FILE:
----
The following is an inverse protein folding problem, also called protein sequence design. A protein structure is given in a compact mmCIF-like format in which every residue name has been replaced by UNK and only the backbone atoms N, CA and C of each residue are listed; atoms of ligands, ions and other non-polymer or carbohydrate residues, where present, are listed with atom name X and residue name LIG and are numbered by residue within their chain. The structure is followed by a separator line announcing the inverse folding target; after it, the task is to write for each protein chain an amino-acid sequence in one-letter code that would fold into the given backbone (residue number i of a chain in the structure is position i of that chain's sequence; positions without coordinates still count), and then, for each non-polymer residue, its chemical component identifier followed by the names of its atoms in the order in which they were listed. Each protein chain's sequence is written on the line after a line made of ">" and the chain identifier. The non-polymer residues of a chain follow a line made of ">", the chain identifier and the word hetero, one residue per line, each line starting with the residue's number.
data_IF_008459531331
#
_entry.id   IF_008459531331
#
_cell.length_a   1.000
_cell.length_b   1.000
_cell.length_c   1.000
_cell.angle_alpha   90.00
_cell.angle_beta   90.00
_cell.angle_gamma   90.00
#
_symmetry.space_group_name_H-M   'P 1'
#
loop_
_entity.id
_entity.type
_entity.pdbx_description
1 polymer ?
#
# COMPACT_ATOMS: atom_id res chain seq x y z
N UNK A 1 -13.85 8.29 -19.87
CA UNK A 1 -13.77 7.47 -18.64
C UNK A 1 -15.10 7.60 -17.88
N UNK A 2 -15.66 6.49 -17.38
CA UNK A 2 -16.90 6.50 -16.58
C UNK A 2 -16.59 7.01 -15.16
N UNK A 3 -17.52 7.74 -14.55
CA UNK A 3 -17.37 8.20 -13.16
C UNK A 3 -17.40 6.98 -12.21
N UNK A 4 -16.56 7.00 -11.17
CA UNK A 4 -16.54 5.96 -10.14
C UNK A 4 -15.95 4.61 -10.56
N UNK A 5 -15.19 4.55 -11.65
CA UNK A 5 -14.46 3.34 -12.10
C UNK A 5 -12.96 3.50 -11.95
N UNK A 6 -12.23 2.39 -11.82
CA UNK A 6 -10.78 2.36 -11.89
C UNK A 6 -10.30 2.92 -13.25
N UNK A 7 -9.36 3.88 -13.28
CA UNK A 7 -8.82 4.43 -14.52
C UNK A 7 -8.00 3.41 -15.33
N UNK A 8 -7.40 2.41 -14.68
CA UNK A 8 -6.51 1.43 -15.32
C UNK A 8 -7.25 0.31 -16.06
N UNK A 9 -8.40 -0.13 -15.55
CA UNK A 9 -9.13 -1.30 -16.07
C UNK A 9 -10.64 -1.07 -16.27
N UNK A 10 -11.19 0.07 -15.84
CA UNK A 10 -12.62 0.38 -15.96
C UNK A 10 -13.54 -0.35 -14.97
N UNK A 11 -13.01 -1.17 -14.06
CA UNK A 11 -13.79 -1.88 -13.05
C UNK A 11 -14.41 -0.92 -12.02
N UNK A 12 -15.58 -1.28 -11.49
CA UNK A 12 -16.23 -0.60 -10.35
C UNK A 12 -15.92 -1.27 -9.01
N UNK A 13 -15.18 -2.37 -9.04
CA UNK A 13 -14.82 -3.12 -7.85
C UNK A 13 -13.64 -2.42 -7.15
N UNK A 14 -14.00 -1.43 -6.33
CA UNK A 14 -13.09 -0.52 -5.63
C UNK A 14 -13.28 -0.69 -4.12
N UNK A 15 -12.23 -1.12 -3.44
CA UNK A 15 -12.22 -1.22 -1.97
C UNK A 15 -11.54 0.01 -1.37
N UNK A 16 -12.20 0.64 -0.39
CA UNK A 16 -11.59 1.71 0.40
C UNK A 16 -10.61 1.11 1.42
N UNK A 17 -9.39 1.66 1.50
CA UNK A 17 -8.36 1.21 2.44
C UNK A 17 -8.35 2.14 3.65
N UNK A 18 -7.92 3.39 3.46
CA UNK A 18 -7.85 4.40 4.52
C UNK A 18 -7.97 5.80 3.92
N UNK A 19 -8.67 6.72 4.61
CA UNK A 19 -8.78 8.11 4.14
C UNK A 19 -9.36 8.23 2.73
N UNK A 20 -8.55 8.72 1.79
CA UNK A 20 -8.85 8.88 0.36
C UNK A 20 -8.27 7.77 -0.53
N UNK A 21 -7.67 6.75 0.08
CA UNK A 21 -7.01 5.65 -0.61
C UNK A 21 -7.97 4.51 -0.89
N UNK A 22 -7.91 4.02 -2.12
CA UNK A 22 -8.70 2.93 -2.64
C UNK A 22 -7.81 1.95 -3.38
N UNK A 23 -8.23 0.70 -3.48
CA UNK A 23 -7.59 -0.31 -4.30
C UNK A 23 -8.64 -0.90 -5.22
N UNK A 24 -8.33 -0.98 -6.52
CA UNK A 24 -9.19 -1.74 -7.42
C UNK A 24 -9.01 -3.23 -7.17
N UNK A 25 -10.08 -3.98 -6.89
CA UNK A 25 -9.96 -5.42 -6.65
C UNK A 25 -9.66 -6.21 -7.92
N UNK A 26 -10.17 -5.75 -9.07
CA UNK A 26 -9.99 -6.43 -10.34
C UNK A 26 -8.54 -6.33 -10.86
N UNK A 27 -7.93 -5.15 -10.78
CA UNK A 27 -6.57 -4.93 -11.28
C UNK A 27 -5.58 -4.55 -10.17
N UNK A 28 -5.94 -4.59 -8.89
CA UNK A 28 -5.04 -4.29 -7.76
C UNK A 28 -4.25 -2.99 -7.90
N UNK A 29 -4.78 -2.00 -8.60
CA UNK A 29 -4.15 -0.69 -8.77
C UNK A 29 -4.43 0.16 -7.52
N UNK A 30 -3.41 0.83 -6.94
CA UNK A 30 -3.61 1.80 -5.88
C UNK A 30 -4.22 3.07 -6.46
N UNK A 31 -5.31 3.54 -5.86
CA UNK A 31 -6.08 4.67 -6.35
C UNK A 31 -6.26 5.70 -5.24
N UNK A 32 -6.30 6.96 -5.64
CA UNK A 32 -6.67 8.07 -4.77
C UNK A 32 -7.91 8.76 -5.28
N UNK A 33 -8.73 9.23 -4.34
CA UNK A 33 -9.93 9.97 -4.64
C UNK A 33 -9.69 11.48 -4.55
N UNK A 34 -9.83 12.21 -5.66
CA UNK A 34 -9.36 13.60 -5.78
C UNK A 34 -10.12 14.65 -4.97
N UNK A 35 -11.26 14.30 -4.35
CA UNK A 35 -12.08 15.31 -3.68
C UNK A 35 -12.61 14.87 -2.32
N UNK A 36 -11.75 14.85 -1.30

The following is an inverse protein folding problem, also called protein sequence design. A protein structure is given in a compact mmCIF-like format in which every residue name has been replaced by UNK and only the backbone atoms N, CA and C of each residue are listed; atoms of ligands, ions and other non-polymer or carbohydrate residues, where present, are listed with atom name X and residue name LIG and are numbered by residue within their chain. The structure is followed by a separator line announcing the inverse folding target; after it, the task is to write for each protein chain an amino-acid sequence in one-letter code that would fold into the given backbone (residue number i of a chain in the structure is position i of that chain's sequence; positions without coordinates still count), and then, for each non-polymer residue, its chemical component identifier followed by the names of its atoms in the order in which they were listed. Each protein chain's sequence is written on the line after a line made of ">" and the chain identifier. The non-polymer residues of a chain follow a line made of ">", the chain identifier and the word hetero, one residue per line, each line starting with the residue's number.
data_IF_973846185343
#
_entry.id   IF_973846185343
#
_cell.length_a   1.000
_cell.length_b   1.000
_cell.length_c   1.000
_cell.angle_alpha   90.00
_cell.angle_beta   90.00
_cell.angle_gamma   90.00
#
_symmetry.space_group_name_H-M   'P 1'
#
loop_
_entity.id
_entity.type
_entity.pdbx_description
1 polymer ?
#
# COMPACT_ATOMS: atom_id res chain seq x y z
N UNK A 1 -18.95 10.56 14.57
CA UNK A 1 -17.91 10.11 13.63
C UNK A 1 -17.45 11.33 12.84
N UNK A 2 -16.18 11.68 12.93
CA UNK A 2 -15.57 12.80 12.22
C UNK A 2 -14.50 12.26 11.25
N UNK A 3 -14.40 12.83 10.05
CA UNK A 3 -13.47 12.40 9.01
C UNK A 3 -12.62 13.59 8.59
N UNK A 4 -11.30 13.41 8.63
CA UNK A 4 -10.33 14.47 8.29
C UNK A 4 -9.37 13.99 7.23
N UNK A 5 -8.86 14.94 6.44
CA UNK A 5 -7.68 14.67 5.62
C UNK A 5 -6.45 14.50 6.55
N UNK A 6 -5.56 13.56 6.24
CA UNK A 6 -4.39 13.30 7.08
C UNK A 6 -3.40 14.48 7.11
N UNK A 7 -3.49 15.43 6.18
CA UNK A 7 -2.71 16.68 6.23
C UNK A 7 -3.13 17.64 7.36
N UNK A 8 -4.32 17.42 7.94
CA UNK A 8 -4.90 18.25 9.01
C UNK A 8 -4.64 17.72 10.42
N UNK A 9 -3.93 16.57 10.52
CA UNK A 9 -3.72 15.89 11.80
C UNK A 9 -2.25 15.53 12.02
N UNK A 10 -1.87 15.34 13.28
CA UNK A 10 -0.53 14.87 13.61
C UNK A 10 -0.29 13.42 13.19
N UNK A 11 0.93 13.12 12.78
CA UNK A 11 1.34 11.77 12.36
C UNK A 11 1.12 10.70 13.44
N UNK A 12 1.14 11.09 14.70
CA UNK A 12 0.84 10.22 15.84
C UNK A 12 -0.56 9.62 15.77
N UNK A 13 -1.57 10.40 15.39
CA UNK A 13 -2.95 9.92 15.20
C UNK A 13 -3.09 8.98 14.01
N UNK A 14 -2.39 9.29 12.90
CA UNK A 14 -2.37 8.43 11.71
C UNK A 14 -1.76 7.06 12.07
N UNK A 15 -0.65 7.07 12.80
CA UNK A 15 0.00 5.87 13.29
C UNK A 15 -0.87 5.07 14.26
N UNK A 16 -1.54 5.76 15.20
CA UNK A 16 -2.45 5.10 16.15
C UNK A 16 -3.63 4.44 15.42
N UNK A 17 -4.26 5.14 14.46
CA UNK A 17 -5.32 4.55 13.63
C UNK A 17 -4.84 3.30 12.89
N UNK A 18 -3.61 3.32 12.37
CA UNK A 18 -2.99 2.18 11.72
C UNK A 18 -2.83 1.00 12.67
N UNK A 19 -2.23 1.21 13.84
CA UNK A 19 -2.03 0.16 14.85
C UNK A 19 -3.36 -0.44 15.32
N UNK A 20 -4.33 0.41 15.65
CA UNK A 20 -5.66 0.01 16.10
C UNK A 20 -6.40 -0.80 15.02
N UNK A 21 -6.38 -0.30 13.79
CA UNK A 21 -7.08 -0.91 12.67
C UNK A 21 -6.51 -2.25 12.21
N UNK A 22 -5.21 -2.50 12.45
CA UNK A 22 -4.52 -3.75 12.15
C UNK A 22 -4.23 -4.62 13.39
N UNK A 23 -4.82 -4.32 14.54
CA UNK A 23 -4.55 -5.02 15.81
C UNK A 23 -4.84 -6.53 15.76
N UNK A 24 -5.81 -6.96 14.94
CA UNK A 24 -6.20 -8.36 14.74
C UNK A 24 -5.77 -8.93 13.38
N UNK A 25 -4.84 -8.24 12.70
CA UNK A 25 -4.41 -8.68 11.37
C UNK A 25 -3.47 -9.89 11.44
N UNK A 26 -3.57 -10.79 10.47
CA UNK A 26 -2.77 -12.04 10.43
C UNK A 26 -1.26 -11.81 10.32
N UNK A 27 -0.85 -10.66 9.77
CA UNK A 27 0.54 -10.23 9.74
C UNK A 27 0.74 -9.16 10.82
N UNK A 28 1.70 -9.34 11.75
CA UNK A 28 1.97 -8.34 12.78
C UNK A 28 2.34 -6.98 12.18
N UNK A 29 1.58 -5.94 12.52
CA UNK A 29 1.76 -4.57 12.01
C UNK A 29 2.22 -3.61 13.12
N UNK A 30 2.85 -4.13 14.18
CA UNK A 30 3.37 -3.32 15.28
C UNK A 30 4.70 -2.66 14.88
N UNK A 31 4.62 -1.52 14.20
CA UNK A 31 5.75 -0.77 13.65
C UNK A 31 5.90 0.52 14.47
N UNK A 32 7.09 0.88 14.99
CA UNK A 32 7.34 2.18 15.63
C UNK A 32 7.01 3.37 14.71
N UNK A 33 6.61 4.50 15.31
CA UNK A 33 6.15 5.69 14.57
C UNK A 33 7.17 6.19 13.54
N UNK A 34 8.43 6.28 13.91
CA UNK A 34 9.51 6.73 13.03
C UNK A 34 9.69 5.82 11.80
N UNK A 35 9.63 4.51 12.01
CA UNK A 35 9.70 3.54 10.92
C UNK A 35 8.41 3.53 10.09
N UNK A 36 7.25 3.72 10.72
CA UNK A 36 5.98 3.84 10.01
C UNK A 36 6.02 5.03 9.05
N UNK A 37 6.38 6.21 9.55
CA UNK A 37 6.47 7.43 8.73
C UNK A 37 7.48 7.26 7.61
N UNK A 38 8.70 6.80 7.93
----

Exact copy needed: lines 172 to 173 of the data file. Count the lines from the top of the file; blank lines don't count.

C UNK A 8 -4.64 17.72 10.42
N UNK A 9 -3.93 16.57 10.52